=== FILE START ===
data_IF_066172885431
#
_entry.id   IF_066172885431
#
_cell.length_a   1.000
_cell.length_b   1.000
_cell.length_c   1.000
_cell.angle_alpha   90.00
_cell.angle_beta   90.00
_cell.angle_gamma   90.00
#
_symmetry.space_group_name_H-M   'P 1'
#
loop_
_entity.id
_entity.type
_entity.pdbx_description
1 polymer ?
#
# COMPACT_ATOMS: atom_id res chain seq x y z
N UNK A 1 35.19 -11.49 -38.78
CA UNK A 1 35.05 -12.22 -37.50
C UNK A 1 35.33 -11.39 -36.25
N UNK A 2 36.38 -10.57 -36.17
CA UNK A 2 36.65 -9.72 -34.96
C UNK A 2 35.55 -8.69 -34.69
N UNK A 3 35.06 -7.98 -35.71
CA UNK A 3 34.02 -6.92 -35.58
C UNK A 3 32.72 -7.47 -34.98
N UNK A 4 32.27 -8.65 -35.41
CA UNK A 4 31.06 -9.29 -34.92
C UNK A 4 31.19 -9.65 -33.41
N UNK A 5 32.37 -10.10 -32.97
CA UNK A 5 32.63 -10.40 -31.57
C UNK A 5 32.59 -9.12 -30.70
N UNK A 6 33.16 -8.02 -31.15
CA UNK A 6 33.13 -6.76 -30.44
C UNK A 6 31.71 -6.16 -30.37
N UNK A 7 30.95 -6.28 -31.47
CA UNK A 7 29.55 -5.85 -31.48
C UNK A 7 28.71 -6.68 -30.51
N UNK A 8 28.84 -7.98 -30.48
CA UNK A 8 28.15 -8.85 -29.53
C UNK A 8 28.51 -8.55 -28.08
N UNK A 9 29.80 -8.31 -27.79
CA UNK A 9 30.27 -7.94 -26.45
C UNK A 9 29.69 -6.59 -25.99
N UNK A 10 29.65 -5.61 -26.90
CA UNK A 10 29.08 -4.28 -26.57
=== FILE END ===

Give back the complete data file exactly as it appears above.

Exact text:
data_IF_066172885431
#
_entry.id   IF_066172885431
#
_cell.length_a   1.000
_cell.length_b   1.000
_cell.length_c   1.000
_cell.angle_alpha   90.00
_cell.angle_beta   90.00
_cell.angle_gamma   90.00
#
_symmetry.space_group_name_H-M   'P 1'
#
loop_
_entity.id
_entity.type
_entity.pdbx_description
1 polymer ?
#
# COMPACT_ATOMS: atom_id res chain seq x y z
N UNK A 1 35.19 -11.49 -38.78
CA UNK A 1 35.05 -12.22 -37.50
C UNK A 1 35.33 -11.39 -36.25
N UNK A 2 36.38 -10.57 -36.17
CA UNK A 2 36.65 -9.72 -34.96
C UNK A 2 35.55 -8.69 -34.69
N UNK A 3 35.06 -7.98 -35.71
CA UNK A 3 34.02 -6.92 -35.58
C UNK A 3 32.72 -7.47 -34.98
N UNK A 4 32.27 -8.65 -35.41
CA UNK A 4 31.06 -9.29 -34.92
C UNK A 4 31.19 -9.65 -33.41
N UNK A 5 32.37 -10.10 -32.97
CA UNK A 5 32.63 -10.40 -31.57
C UNK A 5 32.59 -9.12 -30.70
N UNK A 6 33.16 -8.02 -31.15
CA UNK A 6 33.13 -6.76 -30.44
C UNK A 6 31.71 -6.16 -30.37
N UNK A 7 30.95 -6.28 -31.47
CA UNK A 7 29.55 -5.85 -31.48
C UNK A 7 28.71 -6.68 -30.51
N UNK A 8 28.84 -7.98 -30.48
CA UNK A 8 28.15 -8.85 -29.53
C UNK A 8 28.51 -8.55 -28.08
N UNK A 9 29.80 -8.31 -27.79
CA UNK A 9 30.27 -7.94 -26.45
C UNK A 9 29.69 -6.59 -25.99
N UNK A 10 29.65 -5.61 -26.90
CA UNK A 10 29.08 -4.28 -26.57